If that sounds harsh, well, I should know. Last year, writing for the internet earned me a grand total of $415 before taxes, or about the price of two hotel nights on the outskirts of Manhattan or San Francisco. To say I’m not in it for the money would be understatement. Not because I’m above such earthly considerations. There’s just very little money in it to be for.
In fact, given all the hours I’ve devoted to it, there’s no question in my mind that I’ve lost more than I’ve made, if only in terms of my Starbucks spend. But I’m not complaining.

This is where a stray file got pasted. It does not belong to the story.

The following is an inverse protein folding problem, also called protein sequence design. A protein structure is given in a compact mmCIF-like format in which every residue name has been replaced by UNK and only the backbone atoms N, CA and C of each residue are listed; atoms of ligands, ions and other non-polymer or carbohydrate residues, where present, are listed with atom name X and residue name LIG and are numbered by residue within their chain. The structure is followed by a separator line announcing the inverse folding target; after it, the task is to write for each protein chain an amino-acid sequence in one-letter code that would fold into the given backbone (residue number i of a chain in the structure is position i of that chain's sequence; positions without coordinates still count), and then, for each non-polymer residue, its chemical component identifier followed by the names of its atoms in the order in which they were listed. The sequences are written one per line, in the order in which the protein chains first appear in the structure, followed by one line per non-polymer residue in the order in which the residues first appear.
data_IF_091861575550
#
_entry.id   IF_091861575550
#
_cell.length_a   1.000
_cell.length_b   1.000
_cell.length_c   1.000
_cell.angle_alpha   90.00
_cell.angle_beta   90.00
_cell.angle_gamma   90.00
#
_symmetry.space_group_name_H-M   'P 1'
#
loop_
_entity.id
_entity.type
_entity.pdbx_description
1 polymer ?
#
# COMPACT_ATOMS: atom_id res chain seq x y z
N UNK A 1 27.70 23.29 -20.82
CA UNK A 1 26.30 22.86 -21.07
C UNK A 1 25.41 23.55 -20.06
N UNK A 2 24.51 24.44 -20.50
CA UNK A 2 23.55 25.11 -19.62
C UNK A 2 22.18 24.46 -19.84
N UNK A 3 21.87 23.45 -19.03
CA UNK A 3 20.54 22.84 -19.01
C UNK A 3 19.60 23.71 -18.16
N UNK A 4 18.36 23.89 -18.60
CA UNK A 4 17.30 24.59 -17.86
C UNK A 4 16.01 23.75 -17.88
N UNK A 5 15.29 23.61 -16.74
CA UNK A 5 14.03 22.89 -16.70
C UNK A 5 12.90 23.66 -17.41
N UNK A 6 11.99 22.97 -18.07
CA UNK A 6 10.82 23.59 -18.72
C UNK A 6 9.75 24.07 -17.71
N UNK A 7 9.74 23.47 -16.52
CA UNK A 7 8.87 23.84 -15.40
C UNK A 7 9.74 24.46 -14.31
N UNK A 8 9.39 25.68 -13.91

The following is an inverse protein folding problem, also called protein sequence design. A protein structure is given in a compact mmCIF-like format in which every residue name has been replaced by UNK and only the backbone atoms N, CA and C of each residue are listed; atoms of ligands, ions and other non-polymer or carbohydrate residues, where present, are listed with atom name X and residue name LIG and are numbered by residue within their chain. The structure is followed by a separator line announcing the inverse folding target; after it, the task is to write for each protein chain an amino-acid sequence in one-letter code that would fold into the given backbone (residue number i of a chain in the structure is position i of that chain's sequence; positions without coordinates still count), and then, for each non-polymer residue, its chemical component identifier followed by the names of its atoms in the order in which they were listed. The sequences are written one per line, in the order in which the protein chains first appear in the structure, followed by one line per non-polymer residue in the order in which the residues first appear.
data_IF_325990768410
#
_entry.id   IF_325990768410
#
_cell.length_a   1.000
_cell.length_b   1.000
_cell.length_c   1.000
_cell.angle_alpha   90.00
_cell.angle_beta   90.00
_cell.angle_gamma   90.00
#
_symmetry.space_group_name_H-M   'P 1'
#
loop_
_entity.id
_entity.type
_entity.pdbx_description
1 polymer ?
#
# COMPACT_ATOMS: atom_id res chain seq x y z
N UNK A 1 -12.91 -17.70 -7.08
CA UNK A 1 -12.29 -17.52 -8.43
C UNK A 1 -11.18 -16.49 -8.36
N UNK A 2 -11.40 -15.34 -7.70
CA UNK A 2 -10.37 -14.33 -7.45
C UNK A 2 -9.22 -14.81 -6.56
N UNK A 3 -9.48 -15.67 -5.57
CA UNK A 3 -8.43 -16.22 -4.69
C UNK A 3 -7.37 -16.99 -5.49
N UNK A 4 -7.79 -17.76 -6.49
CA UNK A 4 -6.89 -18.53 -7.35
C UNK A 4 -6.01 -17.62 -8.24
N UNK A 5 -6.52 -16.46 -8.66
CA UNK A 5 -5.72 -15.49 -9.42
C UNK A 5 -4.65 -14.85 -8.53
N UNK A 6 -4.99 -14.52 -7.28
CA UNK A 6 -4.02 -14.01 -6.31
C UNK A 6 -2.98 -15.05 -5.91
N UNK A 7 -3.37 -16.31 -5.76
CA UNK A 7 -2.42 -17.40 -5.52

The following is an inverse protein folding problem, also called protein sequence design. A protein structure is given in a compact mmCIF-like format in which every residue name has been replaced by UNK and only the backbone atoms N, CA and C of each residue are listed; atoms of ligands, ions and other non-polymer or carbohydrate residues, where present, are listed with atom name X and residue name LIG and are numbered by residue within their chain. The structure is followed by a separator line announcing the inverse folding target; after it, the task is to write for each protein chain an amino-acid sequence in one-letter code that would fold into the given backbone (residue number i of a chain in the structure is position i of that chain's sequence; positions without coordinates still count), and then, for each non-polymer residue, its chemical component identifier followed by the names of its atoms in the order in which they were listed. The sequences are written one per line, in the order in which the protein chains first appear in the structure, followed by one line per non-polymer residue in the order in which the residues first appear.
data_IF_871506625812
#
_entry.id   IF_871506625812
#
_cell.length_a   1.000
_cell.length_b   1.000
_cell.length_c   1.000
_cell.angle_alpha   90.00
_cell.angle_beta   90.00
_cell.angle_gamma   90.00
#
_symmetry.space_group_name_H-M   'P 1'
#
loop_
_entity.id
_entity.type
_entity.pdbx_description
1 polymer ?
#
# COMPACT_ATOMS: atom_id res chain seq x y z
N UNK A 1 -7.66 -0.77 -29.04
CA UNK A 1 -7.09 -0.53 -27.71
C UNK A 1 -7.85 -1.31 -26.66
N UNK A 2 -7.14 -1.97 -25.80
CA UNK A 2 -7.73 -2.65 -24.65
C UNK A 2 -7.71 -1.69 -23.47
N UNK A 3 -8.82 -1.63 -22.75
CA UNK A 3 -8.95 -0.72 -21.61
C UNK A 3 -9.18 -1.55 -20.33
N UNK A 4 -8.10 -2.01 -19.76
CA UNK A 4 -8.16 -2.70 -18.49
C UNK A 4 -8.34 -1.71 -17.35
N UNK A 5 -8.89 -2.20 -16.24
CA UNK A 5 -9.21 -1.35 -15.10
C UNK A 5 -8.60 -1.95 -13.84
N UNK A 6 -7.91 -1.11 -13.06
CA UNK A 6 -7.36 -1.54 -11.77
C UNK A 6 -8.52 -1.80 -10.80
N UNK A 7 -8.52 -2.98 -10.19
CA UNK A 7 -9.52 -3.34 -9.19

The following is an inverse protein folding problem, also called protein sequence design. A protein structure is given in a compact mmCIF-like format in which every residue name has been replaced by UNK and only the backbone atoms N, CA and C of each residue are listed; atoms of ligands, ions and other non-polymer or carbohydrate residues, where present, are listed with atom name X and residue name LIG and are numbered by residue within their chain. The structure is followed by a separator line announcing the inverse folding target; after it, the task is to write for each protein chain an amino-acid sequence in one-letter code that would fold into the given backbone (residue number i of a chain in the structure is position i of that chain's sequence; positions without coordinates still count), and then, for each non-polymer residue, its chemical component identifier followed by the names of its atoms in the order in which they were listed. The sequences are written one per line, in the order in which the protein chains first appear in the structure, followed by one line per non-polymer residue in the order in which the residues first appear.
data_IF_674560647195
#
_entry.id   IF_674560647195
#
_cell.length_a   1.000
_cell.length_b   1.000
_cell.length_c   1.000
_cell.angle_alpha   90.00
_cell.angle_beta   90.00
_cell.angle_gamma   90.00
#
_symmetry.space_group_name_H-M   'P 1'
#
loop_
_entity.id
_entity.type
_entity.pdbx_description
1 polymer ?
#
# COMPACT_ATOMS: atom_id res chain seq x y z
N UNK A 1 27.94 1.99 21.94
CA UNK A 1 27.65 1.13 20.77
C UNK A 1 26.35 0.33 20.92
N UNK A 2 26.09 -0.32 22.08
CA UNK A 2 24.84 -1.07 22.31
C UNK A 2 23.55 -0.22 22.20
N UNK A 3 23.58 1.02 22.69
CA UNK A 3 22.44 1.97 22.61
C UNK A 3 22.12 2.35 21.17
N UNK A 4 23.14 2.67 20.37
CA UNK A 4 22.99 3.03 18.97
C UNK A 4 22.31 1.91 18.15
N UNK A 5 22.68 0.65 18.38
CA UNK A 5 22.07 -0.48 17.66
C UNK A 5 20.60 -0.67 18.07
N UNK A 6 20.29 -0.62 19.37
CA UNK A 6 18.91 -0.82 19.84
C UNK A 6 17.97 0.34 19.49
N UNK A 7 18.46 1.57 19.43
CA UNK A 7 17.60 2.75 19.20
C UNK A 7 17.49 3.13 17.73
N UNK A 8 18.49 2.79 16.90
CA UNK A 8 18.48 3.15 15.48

The side hustle offers something worth much more than money: A hedge against feeling stuck and dull and cheated by life. This psychological benefit is the real reason for the Millennial obsession, I’d argue, and why you might want to consider finding your own side hustle, no matter how old you are.
Now, you might wonder, what would a bunch of twenty-five year olds know about feeling stuck and dull? Put another way, what happens when a generation raised with a “you can be whatever you want to be” ethos meets the worst job market in years? In which many of the traditional dream careers–from working in the arts to becoming a lawyer–go from being long shots to being totally untenable, or more or less cease to exist altogether?